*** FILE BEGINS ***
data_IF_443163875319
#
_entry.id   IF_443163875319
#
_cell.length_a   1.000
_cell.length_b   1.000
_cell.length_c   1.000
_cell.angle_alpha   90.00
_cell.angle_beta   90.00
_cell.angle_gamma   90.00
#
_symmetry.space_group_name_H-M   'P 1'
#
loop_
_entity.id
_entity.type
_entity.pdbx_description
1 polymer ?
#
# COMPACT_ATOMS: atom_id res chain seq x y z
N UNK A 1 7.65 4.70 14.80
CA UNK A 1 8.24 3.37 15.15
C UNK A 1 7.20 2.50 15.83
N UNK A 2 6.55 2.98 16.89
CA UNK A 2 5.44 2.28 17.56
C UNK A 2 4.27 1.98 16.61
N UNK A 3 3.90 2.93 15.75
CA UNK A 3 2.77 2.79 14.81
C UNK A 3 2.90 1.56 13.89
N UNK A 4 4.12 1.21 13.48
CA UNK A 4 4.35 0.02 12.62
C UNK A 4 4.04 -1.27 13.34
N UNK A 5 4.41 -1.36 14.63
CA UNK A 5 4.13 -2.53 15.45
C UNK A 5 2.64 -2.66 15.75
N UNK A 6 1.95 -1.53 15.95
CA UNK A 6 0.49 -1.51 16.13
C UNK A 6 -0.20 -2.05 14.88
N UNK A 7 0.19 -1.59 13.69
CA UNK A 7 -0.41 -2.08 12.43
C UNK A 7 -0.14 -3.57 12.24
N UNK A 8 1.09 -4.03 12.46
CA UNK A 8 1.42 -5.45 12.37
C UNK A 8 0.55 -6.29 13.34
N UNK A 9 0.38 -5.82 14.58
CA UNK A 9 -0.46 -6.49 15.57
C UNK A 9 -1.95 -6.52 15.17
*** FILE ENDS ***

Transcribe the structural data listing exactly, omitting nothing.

data_IF_443163875319
#
_entry.id   IF_443163875319
#
_cell.length_a   1.000
_cell.length_b   1.000
_cell.length_c   1.000
_cell.angle_alpha   90.00
_cell.angle_beta   90.00
_cell.angle_gamma   90.00
#
_symmetry.space_group_name_H-M   'P 1'
#
loop_
_entity.id
_entity.type
_entity.pdbx_description
1 polymer ?
#
# COMPACT_ATOMS: atom_id res chain seq x y z
N UNK A 1 7.65 4.70 14.80
CA UNK A 1 8.24 3.37 15.15
C UNK A 1 7.20 2.50 15.83
N UNK A 2 6.55 2.98 16.89
CA UNK A 2 5.44 2.28 17.56
C UNK A 2 4.27 1.98 16.61
N UNK A 3 3.90 2.93 15.75
CA UNK A 3 2.77 2.79 14.81
C UNK A 3 2.90 1.56 13.89
N UNK A 4 4.12 1.21 13.48
CA UNK A 4 4.35 0.02 12.62
C UNK A 4 4.04 -1.27 13.34
N UNK A 5 4.41 -1.36 14.63
CA UNK A 5 4.13 -2.53 15.45
C UNK A 5 2.64 -2.66 15.75
N UNK A 6 1.95 -1.53 15.95
CA UNK A 6 0.49 -1.51 16.13
C UNK A 6 -0.20 -2.05 14.88
N UNK A 7 0.19 -1.59 13.69
CA UNK A 7 -0.41 -2.08 12.43
C UNK A 7 -0.14 -3.57 12.24
N UNK A 8 1.09 -4.03 12.46
CA UNK A 8 1.42 -5.45 12.37
C UNK A 8 0.55 -6.29 13.34
N UNK A 9 0.38 -5.82 14.58
CA UNK A 9 -0.46 -6.49 15.57
C UNK A 9 -1.95 -6.52 15.17